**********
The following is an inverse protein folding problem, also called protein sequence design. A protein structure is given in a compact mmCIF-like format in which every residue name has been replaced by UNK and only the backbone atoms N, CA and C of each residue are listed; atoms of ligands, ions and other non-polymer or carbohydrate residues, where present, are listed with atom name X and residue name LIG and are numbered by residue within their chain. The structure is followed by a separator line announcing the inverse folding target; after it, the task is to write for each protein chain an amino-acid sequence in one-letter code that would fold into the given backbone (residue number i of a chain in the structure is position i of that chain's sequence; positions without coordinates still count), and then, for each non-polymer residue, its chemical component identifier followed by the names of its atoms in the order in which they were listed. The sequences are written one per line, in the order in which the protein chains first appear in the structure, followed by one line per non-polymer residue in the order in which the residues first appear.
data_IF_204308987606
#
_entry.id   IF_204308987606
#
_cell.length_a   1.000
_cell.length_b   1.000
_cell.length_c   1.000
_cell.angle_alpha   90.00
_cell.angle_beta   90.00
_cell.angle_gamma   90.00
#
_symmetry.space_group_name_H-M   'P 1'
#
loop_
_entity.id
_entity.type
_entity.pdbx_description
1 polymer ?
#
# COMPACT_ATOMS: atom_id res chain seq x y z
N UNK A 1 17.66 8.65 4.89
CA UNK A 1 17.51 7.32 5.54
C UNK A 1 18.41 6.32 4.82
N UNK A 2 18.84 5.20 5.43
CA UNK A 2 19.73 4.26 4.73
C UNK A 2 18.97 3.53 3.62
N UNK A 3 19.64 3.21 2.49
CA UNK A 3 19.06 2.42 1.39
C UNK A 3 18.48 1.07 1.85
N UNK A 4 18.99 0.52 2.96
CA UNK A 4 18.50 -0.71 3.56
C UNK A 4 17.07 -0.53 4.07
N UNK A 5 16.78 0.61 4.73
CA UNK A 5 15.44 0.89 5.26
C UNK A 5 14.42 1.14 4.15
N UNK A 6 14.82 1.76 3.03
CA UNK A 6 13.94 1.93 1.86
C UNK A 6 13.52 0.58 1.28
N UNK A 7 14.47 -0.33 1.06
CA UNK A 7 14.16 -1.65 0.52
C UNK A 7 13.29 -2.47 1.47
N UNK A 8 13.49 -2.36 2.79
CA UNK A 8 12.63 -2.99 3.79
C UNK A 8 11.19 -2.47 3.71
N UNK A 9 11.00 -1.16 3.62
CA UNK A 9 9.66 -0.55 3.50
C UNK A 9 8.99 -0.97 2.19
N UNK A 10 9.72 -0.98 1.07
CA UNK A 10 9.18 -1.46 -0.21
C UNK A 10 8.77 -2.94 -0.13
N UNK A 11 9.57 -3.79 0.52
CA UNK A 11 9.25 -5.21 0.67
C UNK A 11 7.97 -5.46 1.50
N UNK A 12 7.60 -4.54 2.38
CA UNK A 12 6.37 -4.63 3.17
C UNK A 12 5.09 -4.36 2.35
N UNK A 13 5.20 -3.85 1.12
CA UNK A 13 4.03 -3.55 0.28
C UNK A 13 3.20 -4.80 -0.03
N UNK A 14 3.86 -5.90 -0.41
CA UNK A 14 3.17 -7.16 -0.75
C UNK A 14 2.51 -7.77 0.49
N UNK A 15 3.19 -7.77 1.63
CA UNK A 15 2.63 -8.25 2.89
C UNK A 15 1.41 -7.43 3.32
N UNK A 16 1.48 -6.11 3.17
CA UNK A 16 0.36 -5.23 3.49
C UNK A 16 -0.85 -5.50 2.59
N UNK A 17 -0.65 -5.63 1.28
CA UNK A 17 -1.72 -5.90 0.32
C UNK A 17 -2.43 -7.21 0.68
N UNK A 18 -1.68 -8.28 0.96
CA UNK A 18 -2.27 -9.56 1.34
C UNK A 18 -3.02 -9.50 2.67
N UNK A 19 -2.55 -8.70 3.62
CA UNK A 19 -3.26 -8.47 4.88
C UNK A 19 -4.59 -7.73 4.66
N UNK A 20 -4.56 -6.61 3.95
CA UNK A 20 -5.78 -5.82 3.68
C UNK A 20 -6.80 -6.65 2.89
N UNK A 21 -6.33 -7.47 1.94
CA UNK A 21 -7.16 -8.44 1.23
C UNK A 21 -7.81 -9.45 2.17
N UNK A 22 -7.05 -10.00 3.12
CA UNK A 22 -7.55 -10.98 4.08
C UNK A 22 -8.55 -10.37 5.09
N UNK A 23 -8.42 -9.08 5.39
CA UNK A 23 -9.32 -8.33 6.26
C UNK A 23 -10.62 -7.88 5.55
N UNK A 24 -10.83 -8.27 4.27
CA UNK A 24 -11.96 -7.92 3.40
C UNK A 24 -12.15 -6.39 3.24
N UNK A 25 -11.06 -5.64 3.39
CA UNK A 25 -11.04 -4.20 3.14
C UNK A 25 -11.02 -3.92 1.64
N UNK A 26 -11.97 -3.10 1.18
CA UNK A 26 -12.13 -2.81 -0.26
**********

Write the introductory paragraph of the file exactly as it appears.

The following is an inverse protein folding problem, also called protein sequence design. A protein structure is given in a compact mmCIF-like format in which every residue name has been replaced by UNK and only the backbone atoms N, CA and C of each residue are listed; atoms of ligands, ions and other non-polymer or carbohydrate residues, where present, are listed with atom name X and residue name LIG and are numbered by residue within their chain. The structure is followed by a separator line announcing the inverse folding target; after it, the task is to write for each protein chain an amino-acid sequence in one-letter code that would fold into the given backbone (residue number i of a chain in the structure is position i of that chain's sequence; positions without coordinates still count), and then, for each non-polymer residue, its chemical component identifier followed by the names of its atoms in the order in which they were listed. The sequences are written one per line, in the order in which the protein chains first appear in the structure, followed by one line per non-polymer residue in the order in which the residues first appear.